When a dog is having a difficult time having a poop it can lead to uncomfortable symptoms and even pain along with becoming a danger to their health if not treated quickly. Our Gillette vets discuss the concerns with constipation in dogs, what to look for and what steps you should take if your pup suffers from this affliction.
My Dog is Constipated – What should I do?
If your pooch’s bowel movements are infrequent, difficult or absent, he is suffering from one of the most common health problems seen in pets’ digestive systems - constipation.
Inability to pass feces, or pain associated with passing feces is considered a veterinary medical emergency and requires immediate care.
If he also strains when attempting to defecate and/or is producing hard, dry stools, these are also hallmark signs.
Some dogs may also pass mucus when trying to defecate, circle excessively, scoot along the ground, or squat frequently. If you press on their stomach or lower back, they may have a tense, painful abdomen that causes them to growl or cry.
The Causes of Constipation in Dogs
There may be many factors contributing to your dog’s constipation:
- Lack of exercise
- Excessive or insufficient fiber in his diet
- Other illnesses leading to dehydration
- Blocked or abscessed anal sacs
- Excessive self-grooming (may cause a large amount of hair to collect in the stool)
- Neurological disorder
- Side effects of medication
- An orthopedic issue causing pain when a dog positions himself to defecate
- Enlarged prostate gland
- Sudden change in diet or sampling new foods
- Matted hair surrounding the anus (caused by obesity or lack of grooming)
- Ingested pieces of toys, gravel, plants, dirt and bones caught in the intestinal tract
- Obstruction caused by tumors or masses on the anus, or within the rectum
- Trauma to pelvis
Elderly pets may experience constipation more often. However, any dog that faces one or more of the scenarios above can suffer from constipation.
The Symptoms of Constipation in Dogs
Signs of constipation include straining, crying or crouching when attempting to defecate. Also, if it’s been more than two days since he has had a bowel movement, you should see your vet immediately.
Keep in mind that these symptoms may be similar to those that could point to a urinary tract issue, so it’s important that your vet perform a full physical exam to diagnose the cause.
What can I give my dog for constipation?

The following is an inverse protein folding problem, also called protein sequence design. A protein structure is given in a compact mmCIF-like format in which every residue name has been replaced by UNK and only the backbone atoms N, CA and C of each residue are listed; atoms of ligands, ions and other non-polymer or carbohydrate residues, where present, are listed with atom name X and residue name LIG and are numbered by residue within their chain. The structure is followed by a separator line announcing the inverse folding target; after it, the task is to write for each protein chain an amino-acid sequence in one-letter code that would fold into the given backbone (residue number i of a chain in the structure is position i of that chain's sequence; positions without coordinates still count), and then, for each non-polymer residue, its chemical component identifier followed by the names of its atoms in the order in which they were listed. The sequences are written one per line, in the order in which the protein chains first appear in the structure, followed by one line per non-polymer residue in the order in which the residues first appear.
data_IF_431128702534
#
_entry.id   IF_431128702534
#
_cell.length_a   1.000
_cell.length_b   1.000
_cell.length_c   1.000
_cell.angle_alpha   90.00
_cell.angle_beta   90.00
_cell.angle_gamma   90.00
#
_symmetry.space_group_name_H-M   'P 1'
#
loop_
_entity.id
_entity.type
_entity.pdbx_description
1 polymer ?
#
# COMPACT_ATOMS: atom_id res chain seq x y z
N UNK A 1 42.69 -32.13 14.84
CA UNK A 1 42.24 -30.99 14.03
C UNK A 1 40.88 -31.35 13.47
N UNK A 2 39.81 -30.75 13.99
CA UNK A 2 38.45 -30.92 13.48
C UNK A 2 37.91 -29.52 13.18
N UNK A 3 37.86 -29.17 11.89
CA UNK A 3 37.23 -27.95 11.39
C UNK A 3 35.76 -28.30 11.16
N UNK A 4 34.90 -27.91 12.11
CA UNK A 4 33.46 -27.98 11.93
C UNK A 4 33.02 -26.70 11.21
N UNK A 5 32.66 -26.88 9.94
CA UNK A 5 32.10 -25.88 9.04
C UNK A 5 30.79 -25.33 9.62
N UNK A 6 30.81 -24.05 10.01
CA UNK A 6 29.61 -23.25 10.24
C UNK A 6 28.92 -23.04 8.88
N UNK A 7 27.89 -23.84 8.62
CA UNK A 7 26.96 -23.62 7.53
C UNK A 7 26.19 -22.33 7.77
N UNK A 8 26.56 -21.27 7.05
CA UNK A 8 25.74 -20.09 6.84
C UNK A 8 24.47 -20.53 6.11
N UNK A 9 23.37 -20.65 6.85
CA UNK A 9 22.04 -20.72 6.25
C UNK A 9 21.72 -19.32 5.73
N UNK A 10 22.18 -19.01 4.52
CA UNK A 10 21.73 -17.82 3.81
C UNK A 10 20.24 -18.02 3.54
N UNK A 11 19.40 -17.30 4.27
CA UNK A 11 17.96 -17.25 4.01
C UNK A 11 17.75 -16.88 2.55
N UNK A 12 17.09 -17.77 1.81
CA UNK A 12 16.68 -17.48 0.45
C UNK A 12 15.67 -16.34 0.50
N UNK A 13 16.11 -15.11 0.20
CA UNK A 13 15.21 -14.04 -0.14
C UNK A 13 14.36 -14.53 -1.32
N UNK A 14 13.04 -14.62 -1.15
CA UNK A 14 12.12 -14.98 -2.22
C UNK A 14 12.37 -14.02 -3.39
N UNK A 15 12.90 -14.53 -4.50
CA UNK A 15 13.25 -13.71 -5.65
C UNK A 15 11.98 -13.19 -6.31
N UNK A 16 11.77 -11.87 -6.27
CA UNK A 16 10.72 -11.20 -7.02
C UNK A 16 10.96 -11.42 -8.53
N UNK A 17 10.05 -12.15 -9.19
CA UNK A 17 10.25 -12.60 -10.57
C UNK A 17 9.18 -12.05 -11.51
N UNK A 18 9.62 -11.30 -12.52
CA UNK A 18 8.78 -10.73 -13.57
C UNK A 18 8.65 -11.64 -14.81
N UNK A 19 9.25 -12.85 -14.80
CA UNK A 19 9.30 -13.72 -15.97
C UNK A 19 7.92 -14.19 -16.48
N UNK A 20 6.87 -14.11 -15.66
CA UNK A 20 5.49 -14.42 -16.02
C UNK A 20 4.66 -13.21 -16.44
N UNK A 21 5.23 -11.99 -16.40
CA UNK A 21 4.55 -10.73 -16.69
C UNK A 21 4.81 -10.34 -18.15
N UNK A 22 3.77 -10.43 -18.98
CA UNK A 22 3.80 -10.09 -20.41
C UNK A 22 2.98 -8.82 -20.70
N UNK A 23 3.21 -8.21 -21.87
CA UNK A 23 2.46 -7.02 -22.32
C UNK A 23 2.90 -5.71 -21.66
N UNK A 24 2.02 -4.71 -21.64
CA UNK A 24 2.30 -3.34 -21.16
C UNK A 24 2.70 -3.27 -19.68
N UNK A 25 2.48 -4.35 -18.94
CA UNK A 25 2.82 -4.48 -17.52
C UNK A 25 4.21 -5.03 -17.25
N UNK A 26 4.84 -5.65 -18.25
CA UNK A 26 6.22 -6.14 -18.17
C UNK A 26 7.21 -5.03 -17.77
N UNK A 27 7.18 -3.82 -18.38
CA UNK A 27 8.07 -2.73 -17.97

Google “How to help a constipated dog” and you’ll find an abundance of information, some of which may not be entirely reliable. So what do you do if your dog is constipated?
Your first step should be to reach out to your vet. They will schedule an examination for your pup right away. Blood tests may help reveal infection or dehydration. The vet will likely take a medical history, conduct a rectal examination to rule out other causes or abnormalities, and may recommend one or a combination of these treatments:
- A prescription diet high in fiber
- A stool softener or other laxatives
- More exercise
- Enema (administered by a professional, not at home, as there could be a risk of injury or toxicity if done incorrectly)
- Adding more fiber to your dog’s diet (wheat bran, canned pumpkin or products such as Metamucil)
- Small bowl of goat or cow milk
- Medication to increase the large intestine’s contractile strength
You should always administer any medication or take any action under the direct supervision of your vet. Failure to do so may lead to other complications.
Fortunately, we have an in-house lab where diagnostic tests are performed and an in-house lab and pharmacy that’s stocked with a range of medications and prescription diets, providing us quick access to any medications your pet may need while in our care.
The Prognosis for Dogs with Untreated Constipation
If you do not seek veterinary care for your dog if they are suffering from constipation then they may end up experiencing a condition known as obstipation. This condition results in your dough being unable to empty their bowels on their own. The colon then becomes packed with an uncomfortably large amount of feces, causing lethargy, unproductive straining, loss of appetite and potentially vomiting.
Note: The advice provided in this post is intended for informational purposes and does not constitute medical advice regarding pets. For an accurate diagnosis of your pet's condition, please make an appointment with your vet.